Greensboro church opens its door to grandmother facing deportation

GREENSBORO, N.C. --  A Piedmont-area church is stepping up to help a local grandmother who faces deportation.

Juana Luz Tobar Ortega has lived in the United States for more than 20 years. She came here to escape violence in Guatemala and received asylum status.

She married a US citizen and now has two children and grandchildren who are citizens.

Ortega had to leave suddenly when her daughter in Guatemala got deathly ill. Ortega didn’t have time to wait weeks for permission to leave and her asylum was revoked.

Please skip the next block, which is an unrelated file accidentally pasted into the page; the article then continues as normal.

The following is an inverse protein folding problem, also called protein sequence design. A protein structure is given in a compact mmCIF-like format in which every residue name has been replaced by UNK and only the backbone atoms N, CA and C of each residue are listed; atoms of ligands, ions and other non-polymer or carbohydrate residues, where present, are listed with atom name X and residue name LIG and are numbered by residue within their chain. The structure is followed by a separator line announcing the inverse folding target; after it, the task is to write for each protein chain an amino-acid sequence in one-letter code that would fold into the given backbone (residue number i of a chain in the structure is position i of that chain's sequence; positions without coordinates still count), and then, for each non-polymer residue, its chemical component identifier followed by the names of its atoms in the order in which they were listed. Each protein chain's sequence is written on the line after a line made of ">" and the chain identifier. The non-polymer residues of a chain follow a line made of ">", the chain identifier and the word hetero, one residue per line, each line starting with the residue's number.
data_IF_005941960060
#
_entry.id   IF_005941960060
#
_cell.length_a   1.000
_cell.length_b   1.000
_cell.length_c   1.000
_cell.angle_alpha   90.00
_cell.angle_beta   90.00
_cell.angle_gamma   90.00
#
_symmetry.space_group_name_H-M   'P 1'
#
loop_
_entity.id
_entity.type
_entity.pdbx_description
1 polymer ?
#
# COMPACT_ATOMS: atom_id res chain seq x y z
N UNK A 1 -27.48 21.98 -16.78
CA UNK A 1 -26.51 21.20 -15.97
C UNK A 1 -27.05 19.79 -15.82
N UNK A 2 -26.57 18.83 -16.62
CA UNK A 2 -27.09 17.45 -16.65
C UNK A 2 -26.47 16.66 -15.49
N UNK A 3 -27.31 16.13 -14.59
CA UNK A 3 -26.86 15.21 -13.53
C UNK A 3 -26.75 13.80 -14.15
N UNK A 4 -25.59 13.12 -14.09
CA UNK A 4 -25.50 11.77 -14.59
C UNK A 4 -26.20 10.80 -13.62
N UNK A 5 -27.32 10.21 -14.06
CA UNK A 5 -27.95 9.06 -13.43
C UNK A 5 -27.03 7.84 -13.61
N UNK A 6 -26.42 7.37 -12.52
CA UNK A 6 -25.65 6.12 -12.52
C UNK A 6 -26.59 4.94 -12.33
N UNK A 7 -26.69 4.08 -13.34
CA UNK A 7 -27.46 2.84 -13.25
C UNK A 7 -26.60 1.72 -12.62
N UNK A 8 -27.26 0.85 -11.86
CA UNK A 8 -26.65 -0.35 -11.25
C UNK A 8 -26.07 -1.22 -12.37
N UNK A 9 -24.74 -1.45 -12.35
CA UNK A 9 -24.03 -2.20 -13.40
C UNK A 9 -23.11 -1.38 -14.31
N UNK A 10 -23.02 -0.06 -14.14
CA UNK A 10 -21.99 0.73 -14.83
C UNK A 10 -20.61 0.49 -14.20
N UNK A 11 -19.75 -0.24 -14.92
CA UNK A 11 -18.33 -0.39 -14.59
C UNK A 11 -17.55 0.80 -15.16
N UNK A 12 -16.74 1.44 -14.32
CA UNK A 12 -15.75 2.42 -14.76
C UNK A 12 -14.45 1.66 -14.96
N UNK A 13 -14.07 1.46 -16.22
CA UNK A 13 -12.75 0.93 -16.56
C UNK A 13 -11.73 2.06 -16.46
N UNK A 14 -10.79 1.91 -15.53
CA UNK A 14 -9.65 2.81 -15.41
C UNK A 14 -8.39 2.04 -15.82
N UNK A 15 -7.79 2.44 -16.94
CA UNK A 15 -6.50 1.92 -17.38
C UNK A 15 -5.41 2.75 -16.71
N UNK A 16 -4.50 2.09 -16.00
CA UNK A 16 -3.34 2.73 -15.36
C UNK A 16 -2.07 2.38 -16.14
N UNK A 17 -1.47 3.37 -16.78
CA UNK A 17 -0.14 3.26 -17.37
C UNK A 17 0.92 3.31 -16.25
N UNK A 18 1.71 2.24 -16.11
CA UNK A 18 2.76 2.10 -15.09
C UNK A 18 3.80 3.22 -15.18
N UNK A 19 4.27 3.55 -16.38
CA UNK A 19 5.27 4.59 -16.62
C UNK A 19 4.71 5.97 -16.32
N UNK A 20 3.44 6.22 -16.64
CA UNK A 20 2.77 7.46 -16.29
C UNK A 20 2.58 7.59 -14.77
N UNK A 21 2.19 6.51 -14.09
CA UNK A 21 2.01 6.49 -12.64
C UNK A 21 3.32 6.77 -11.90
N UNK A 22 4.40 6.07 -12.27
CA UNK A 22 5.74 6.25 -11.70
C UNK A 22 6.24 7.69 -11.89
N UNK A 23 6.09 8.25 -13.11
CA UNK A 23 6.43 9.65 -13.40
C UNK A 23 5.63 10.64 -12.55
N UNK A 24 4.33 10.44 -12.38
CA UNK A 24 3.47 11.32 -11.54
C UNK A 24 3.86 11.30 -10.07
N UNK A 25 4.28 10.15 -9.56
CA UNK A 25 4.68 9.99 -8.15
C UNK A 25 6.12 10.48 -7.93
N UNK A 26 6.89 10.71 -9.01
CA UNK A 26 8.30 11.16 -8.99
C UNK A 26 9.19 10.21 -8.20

She came back to the United States illegally, raised a family and checked in with immigration officials every year and they allowed her to stay.

Last month, Ortega was told she would not be allowed to stay and is getting deported.

On Wednesday, St. Barnabas Episcopal Church in Greensboro opened its door to offer sanctuary for the grandmother.

To help accommodate her, Rev. Randall Keeney installed a shower. The church is also launching a campaign to ask Sen. Thom Tillis to stay her deportation.

Juana Ortega’s application was previously denied in April. The family expects to soon know if the application is approved.